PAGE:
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Thucydides

Thucydides

W. Robert Connor
Copyright Date: 1984
Pages: 280
Stable URL: http://www.jstor.org/stable/j.ctt46n426
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  • Book Info
    Thucydides
    Book Description:

    This full-scale sequential reading of Thucydides' history of the Peloponnesian War will be invaluable to the specialist and also to those in search of an introduction and companion to the Histories. Moving beyond other studies by its focus on the reader's role in giving meaning to the text, it reveals Thucydides' use of objectivity not so much as a standard for the proper presentation of his subject matter as a method for communicating with his readers and involving them in the complexity and suffering of the Peloponnesian War. W. Robert Connor shows that as Thucydides' themes and ideas are reintroduced and developed, the initial reactions of the reader are challenged, subverted, and eventually made to contribute to a deeper understanding of the war.

    eISBN: 978-1-4008-2004-7
    Subjects: History
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Table of Contents

Export Selected Citations
  1. Front Matter (pp. i-vi)
  2. Table of Contents (pp. vii-viii)
  3. Acknowledgments (pp. ix-x)
  4. Abbreviations (pp. xi-2)
  5. Introduction (pp. 3-19)

    I first read Thucydides in the 1950s—that strange decade in which we Americans enjoyed such national power and stability and yet assumed the imminence of such disaster. During the first Cold War it seemed self-evident that the world was dividing into two camps. The great anti-democratic continental powers, the Soviet Union and what was called “Mainland China,” each with its “satellites” and co-ordinated plans for world conquest, seemed to be driving closer to a conflict with “the free world” whose strength derived from control of the seas and the air. That earlier struggle, the Peloponnesian War, in which democratic,...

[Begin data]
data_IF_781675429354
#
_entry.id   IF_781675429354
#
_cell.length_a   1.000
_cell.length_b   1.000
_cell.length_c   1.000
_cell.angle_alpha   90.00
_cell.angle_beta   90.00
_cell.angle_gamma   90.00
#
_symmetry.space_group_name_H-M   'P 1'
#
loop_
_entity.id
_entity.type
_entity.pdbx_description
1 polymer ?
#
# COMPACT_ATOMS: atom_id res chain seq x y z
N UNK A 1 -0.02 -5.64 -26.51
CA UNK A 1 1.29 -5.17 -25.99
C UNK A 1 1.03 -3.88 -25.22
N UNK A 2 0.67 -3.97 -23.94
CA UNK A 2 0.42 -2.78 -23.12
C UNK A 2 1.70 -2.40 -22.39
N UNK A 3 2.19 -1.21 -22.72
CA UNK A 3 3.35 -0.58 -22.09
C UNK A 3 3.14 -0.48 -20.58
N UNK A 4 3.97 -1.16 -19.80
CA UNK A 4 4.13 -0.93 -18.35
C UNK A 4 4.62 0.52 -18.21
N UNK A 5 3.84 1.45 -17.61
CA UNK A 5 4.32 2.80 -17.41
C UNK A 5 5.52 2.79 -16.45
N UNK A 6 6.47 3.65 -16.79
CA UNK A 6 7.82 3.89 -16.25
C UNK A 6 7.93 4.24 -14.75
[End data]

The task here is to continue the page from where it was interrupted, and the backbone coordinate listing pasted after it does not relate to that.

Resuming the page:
6. Book 1 (pp. 20-51)

    Hume, echoed by Kant, said the first page of Thucydides was the commencement of real history.¹ But it is a puzzling and difficult beginning—an idiosyncratic introduction to as complex an argument as is to be found anywhere in the eight books of the work or indeed in all the pages of ancient historical writing. After a brief statement of the anticipated greatness of the subject matter, the grand and potentially moving theme of the nature of the Peloponnesian War is abandoned for a digression arguing that early Greek history was all on a small scale. This section, commonly called...

  7. Book 2 (pp. 52-78)

    On a rainy night in the spring of 431 B.C. during a month set aside by their fellow citizens for sacred observances, a group of wealthy but disaffected Plataeans opened the gates of their city to troops from Thebes. The Theban force, a little more than three hundred, moved swiftly, took the town by surprise and seemed to be in command. But later that night the other inhabitants recognized their superior numbers, counterattacked and forced the Thebans to withdraw. Some were killed; some captured and later put to death. When Thebes sent a larger force against the city, the Plataeans...

  8. Book 3 (pp. 79-107)

    From a city adrift and leaderless to one driven by demagogues is but a small transition. The concern with the absence of effective leadership in Athens in the years following Pericles’ pre-eminence naturally draws attention to the false leader, Cleon. The contrast is conspicuous because verbal echoes link Cleon to Pericles.¹ Cleon dominates Thucydides’ narrative through much of the third, fourth, and fifth books.

    But his emergence is gradual. Thucydides does not move directly from analysis of the lack of leadership in Athens to an examination of Cleon and his significance. Instead he pauses to develop a theme already present...

  9. Book 4 (pp. 108-140)